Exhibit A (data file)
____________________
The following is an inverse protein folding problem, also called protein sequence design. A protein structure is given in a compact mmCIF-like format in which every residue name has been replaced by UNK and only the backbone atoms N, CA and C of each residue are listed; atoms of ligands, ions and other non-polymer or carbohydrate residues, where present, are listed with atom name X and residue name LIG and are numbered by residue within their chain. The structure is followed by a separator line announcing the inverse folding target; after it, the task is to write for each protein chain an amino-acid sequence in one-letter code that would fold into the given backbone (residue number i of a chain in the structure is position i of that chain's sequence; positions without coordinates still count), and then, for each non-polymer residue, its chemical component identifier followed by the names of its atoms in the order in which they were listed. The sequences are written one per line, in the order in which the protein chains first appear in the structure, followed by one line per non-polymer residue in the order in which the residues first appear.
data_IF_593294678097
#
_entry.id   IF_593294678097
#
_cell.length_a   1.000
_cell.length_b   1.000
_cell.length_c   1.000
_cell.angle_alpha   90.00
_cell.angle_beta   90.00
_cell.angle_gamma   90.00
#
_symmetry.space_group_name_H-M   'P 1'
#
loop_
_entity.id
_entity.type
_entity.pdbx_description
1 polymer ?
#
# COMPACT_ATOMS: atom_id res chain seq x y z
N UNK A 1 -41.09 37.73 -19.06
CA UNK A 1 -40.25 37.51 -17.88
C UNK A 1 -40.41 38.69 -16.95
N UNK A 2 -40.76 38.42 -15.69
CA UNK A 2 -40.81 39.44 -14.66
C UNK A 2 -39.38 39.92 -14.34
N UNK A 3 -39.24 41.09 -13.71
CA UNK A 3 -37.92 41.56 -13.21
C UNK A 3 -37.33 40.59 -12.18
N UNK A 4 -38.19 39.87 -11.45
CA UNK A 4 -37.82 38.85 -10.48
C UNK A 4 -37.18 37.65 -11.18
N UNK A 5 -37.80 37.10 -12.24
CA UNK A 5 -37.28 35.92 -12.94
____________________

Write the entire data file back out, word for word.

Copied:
The following is an inverse protein folding problem, also called protein sequence design. A protein structure is given in a compact mmCIF-like format in which every residue name has been replaced by UNK and only the backbone atoms N, CA and C of each residue are listed; atoms of ligands, ions and other non-polymer or carbohydrate residues, where present, are listed with atom name X and residue name LIG and are numbered by residue within their chain. The structure is followed by a separator line announcing the inverse folding target; after it, the task is to write for each protein chain an amino-acid sequence in one-letter code that would fold into the given backbone (residue number i of a chain in the structure is position i of that chain's sequence; positions without coordinates still count), and then, for each non-polymer residue, its chemical component identifier followed by the names of its atoms in the order in which they were listed. The sequences are written one per line, in the order in which the protein chains first appear in the structure, followed by one line per non-polymer residue in the order in which the residues first appear.
data_IF_593294678097
#
_entry.id   IF_593294678097
#
_cell.length_a   1.000
_cell.length_b   1.000
_cell.length_c   1.000
_cell.angle_alpha   90.00
_cell.angle_beta   90.00
_cell.angle_gamma   90.00
#
_symmetry.space_group_name_H-M   'P 1'
#
loop_
_entity.id
_entity.type
_entity.pdbx_description
1 polymer ?
#
# COMPACT_ATOMS: atom_id res chain seq x y z
N UNK A 1 -41.09 37.73 -19.06
CA UNK A 1 -40.25 37.51 -17.88
C UNK A 1 -40.41 38.69 -16.95
N UNK A 2 -40.76 38.42 -15.69
CA UNK A 2 -40.81 39.44 -14.66
C UNK A 2 -39.38 39.92 -14.34
N UNK A 3 -39.24 41.09 -13.71
CA UNK A 3 -37.92 41.56 -13.21
C UNK A 3 -37.33 40.59 -12.18
N UNK A 4 -38.19 39.87 -11.45
CA UNK A 4 -37.82 38.85 -10.48
C UNK A 4 -37.18 37.65 -11.18
N UNK A 5 -37.80 37.10 -12.24
CA UNK A 5 -37.28 35.92 -12.94